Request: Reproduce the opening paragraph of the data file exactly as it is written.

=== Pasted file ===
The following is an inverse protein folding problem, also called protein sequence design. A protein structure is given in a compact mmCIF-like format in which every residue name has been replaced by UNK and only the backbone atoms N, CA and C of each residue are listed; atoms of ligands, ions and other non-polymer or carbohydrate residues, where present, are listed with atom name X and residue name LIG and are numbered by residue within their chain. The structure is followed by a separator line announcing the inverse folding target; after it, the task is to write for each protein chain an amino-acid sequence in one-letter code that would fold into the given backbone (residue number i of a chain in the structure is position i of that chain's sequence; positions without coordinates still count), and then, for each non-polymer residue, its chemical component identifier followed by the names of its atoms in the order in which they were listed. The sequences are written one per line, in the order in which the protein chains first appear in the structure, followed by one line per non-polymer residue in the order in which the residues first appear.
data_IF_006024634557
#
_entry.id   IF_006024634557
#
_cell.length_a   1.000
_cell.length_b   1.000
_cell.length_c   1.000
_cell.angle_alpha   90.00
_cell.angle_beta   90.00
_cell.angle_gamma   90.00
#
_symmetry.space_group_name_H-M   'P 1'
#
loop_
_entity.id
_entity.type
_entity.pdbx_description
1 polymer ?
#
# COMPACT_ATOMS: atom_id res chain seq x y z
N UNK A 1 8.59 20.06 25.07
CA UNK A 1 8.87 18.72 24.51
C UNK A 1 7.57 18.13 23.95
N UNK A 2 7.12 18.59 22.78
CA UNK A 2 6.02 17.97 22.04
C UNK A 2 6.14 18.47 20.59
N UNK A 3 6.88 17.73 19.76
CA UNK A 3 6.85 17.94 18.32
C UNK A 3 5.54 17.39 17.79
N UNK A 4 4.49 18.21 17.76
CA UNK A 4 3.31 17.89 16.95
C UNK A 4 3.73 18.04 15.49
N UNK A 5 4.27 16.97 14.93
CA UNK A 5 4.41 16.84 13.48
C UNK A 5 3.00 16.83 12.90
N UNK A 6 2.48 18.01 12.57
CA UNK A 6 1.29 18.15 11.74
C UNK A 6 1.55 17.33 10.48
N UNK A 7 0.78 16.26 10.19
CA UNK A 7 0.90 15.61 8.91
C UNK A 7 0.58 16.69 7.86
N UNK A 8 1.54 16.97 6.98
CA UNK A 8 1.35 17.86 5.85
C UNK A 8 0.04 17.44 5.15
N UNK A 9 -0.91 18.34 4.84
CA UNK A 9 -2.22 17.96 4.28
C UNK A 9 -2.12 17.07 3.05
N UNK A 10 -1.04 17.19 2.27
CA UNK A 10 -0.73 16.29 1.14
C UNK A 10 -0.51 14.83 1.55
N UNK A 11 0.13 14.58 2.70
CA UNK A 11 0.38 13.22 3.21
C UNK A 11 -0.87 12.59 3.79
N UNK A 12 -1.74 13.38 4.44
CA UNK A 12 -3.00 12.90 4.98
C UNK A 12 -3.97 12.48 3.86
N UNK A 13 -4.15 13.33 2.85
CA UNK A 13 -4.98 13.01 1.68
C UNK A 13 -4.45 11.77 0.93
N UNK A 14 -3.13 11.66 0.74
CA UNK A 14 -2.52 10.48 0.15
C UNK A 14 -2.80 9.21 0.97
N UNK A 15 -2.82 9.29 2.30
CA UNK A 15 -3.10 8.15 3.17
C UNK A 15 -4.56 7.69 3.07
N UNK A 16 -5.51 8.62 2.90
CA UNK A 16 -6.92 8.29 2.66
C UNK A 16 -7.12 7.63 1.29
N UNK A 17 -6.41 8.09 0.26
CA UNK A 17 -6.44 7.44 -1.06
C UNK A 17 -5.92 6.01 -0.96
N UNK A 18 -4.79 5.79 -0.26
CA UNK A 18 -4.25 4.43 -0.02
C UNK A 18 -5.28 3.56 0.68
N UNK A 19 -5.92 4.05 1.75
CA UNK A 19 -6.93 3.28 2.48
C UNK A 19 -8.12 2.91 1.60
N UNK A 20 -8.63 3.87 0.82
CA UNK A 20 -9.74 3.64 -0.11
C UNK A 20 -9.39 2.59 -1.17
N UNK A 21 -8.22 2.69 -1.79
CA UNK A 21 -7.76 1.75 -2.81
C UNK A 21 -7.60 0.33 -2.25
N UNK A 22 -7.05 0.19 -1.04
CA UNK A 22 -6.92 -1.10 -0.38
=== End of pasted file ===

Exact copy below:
The following is an inverse protein folding problem, also called protein sequence design. A protein structure is given in a compact mmCIF-like format in which every residue name has been replaced by UNK and only the backbone atoms N, CA and C of each residue are listed; atoms of ligands, ions and other non-polymer or carbohydrate residues, where present, are listed with atom name X and residue name LIG and are numbered by residue within their chain. The structure is followed by a separator line announcing the inverse folding target; after it, the task is to write for each protein chain an amino-acid sequence in one-letter code that would fold into the given backbone (residue number i of a chain in the structure is position i of that chain's sequence; positions without coordinates still count), and then, for each non-polymer residue, its chemical component identifier followed by the names of its atoms in the order in which they were listed. The sequences are written one per line, in the order in which the protein chains first appear in the structure, followed by one line per non-polymer residue in the order in which the residues first appear.